Re: Black hole question

From: Anders Sandberg (
Date: Tue Feb 15 2000 - 11:02:06 MST

"Stirling Westrup" <> writes:

> Many interesting things happen when black holes collide (at least
> theoretically). One is that the final resulting black hole has an
> apparant volume less than the sum of the apparant volumes of the two
> colliding holes.

Also, event horizons can slosh around faster than light - they are not
things per se so they are allowed to do it, rather like how the point
where a laser beam lights up a remote wall can move faster than light
when the laser is turned. Awfully irritating, I have learned it
prevents me from travelling through the central hole in a large
artificial doughnut-shaped black hole - it collapses faster than I can
travel through it... :-)

for some images and movies from simulations of black hole collisions.

> As for particles being pulled in two, it wouldn't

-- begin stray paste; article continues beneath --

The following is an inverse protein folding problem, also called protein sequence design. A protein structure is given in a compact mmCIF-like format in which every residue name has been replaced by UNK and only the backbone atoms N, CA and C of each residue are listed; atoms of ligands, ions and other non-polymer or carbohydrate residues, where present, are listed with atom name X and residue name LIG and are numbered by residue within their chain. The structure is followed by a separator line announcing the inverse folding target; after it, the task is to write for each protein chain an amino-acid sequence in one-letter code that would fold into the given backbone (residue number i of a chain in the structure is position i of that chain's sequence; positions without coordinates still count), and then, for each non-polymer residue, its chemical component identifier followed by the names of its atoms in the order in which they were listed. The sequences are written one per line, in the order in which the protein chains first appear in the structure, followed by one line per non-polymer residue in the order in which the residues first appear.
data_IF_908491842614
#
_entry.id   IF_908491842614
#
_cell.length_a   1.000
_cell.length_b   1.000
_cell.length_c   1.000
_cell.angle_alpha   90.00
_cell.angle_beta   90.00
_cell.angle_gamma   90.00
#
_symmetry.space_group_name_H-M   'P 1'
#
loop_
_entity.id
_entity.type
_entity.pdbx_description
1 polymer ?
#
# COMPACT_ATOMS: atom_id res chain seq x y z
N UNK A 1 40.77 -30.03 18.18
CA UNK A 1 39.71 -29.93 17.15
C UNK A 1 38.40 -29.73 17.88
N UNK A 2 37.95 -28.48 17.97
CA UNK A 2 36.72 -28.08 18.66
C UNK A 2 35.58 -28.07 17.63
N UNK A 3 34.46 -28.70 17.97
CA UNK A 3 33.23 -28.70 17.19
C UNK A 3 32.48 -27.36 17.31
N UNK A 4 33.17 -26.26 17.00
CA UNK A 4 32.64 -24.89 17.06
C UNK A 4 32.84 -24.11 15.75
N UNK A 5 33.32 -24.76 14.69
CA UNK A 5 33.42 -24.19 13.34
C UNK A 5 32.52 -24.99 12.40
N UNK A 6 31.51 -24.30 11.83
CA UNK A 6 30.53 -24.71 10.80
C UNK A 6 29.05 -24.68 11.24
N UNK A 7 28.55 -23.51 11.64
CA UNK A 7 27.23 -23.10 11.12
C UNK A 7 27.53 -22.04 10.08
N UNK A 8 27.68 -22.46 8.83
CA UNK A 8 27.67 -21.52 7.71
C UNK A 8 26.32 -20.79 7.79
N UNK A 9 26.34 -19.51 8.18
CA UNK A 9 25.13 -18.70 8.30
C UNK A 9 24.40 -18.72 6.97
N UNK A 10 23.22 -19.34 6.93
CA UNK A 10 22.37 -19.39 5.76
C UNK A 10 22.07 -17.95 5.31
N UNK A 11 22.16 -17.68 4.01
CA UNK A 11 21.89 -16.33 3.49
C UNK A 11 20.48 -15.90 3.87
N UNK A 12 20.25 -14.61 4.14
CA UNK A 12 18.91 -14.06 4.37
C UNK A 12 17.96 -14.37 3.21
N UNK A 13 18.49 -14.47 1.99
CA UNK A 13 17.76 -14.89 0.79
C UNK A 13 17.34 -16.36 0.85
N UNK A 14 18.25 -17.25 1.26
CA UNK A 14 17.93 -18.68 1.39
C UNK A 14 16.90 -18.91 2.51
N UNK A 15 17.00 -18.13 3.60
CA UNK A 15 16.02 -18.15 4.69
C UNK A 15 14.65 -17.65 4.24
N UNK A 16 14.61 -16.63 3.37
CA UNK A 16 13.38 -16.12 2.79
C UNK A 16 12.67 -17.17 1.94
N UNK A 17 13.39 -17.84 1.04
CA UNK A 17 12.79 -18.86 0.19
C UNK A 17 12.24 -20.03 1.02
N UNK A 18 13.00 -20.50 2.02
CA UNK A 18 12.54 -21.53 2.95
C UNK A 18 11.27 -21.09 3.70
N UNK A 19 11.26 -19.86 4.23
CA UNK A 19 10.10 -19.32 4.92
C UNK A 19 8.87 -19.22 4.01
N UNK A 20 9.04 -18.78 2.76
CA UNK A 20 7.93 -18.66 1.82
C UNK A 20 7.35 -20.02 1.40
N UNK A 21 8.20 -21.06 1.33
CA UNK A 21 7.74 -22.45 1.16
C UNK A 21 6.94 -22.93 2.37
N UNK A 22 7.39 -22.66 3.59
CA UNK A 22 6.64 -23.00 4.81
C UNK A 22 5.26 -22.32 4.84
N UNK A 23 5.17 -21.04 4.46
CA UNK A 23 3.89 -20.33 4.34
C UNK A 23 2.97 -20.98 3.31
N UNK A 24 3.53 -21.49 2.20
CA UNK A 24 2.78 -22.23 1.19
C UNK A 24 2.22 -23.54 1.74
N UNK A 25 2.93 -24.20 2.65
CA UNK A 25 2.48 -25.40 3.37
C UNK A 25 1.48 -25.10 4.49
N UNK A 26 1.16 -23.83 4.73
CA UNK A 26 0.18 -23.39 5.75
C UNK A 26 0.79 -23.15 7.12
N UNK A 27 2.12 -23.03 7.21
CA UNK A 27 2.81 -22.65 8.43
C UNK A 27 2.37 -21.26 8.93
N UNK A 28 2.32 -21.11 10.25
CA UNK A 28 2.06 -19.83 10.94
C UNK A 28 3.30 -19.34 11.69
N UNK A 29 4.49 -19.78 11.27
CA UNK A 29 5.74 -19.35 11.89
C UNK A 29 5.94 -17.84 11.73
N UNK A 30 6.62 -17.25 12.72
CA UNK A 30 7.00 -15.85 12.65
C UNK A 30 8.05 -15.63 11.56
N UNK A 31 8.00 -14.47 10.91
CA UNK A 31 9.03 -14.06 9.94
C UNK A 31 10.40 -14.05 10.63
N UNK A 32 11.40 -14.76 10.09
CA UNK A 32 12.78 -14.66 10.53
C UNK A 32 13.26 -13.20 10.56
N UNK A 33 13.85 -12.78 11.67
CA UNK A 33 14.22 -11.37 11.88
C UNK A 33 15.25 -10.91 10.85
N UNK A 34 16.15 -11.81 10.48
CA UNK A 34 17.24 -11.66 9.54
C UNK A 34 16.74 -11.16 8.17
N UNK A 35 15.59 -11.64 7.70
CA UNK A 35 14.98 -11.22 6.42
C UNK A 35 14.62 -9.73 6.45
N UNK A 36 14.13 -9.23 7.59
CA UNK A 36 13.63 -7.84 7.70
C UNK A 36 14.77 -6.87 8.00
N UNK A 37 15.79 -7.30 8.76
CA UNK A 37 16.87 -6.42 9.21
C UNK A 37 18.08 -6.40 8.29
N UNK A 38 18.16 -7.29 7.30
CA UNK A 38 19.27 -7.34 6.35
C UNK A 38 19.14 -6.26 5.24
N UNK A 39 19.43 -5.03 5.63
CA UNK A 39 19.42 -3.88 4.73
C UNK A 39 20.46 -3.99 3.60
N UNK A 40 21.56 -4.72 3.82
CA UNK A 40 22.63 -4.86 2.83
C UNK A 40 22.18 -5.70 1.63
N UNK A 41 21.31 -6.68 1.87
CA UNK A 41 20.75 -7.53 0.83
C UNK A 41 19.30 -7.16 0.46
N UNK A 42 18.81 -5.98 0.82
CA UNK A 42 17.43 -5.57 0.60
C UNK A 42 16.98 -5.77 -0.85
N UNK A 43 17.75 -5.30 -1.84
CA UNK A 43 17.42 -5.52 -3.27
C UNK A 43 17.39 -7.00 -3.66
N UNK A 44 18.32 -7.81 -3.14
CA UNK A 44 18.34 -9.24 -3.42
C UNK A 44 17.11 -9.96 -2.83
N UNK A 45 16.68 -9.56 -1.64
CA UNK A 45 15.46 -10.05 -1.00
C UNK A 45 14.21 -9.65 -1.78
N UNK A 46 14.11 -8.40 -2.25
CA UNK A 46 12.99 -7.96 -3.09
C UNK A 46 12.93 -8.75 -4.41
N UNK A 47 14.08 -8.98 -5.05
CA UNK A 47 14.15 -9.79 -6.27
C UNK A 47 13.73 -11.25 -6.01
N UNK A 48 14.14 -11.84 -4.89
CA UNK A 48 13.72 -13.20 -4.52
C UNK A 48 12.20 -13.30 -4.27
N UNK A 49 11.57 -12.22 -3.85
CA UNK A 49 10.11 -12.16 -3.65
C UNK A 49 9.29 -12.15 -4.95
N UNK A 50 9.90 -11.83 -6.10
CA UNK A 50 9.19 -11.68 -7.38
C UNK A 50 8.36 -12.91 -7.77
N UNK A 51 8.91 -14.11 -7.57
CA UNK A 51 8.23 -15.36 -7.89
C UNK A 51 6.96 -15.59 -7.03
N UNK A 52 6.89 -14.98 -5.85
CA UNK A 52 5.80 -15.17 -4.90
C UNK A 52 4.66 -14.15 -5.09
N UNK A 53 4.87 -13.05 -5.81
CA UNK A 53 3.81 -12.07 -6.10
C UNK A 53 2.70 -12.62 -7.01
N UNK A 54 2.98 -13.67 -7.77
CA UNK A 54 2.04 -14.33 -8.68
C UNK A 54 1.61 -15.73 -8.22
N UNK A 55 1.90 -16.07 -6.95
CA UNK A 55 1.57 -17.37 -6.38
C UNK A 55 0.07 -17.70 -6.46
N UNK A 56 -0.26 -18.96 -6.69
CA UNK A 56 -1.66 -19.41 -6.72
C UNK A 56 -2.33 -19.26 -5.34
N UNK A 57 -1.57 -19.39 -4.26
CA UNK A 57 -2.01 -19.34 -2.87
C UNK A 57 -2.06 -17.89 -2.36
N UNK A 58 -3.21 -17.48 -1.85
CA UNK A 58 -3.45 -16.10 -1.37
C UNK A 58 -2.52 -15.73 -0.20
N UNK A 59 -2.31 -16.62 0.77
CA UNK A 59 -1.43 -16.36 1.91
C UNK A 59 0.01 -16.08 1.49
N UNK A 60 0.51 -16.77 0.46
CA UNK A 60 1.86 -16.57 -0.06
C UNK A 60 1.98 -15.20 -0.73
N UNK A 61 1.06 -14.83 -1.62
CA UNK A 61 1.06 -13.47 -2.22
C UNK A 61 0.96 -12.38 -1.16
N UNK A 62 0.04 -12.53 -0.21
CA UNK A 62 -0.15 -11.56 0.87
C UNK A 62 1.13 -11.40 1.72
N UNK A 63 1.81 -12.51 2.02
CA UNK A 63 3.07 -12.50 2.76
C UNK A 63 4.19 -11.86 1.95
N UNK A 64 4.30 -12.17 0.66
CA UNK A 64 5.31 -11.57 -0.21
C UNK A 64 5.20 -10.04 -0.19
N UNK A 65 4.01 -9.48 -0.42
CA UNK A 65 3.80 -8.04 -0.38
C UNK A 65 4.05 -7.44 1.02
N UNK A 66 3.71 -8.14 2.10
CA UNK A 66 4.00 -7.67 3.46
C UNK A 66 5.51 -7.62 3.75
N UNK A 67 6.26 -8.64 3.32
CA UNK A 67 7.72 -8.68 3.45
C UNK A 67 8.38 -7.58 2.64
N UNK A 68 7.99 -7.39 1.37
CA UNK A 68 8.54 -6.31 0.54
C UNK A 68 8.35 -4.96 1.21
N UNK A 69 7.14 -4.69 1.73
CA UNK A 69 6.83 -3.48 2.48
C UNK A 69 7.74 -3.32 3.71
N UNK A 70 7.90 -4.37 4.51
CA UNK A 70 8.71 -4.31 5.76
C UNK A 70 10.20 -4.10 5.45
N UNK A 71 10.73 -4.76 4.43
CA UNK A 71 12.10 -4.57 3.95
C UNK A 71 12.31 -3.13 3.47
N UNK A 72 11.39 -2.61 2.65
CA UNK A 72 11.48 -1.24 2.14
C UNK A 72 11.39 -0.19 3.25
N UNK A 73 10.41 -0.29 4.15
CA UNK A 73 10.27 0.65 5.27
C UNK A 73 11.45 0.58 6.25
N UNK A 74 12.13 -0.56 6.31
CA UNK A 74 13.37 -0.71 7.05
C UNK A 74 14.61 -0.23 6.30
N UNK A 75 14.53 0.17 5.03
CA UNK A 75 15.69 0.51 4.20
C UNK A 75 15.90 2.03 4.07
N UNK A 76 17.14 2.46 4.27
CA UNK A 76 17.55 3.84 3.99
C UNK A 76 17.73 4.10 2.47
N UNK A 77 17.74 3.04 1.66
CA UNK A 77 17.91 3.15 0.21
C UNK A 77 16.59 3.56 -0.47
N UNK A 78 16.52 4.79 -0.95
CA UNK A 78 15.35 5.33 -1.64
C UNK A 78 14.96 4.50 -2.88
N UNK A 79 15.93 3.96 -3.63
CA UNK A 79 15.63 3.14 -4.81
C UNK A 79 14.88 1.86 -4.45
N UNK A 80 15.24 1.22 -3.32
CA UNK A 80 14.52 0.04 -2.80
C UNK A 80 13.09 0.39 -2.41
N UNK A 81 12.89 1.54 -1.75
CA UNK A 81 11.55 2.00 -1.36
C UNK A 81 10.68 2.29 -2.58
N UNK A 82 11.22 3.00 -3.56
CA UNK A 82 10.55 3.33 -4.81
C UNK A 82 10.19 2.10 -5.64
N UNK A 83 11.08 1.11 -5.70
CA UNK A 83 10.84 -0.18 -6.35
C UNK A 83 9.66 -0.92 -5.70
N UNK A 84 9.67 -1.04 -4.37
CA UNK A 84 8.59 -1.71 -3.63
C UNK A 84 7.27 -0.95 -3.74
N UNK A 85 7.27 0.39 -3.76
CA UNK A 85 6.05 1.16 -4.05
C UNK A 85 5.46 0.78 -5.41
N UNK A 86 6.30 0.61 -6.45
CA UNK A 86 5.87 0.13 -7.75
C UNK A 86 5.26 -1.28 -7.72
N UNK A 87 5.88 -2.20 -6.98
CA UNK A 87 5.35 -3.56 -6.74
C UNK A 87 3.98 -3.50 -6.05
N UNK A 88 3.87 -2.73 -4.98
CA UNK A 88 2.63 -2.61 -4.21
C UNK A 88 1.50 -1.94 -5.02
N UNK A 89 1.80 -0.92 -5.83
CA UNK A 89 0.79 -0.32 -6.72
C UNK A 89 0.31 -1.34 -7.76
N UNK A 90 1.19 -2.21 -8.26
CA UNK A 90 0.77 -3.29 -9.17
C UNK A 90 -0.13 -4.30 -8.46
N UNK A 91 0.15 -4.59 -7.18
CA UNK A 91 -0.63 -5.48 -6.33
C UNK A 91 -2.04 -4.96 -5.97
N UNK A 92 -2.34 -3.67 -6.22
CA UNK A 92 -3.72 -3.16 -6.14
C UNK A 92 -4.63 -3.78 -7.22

> happen. Quantum fluctuations alone would ensure that the particle
> went one way or the other. Then again, in an area of such extreme
> gravitational stress one would expect to see lots of spontaneous
> pair production, one particle of each pair being sucked into each
> hole.

I wonder if the energy dissipation by separating quarks from each
other would be a significant factor in slowing the collision? Most
likely not, I guess.

> Finally, there was an interesting science fiction short story in
> which one researcher was extracting information from micro
> black-holes by colliding them. She was (somehow) intercepting
> infinitely red-shifted photons that were being pulled out of one
> hole and falling into the other, at the exact moment when their
> event horizons touched.

I think it was "That which survives" by David Brin.

Anders Sandberg                                      Towards Ascension!                  
GCS/M/S/O d++ -p+ c++++ !l u+ e++ m++ s+/+ n--- h+/* f+ g+ w++ t+ r+ !y

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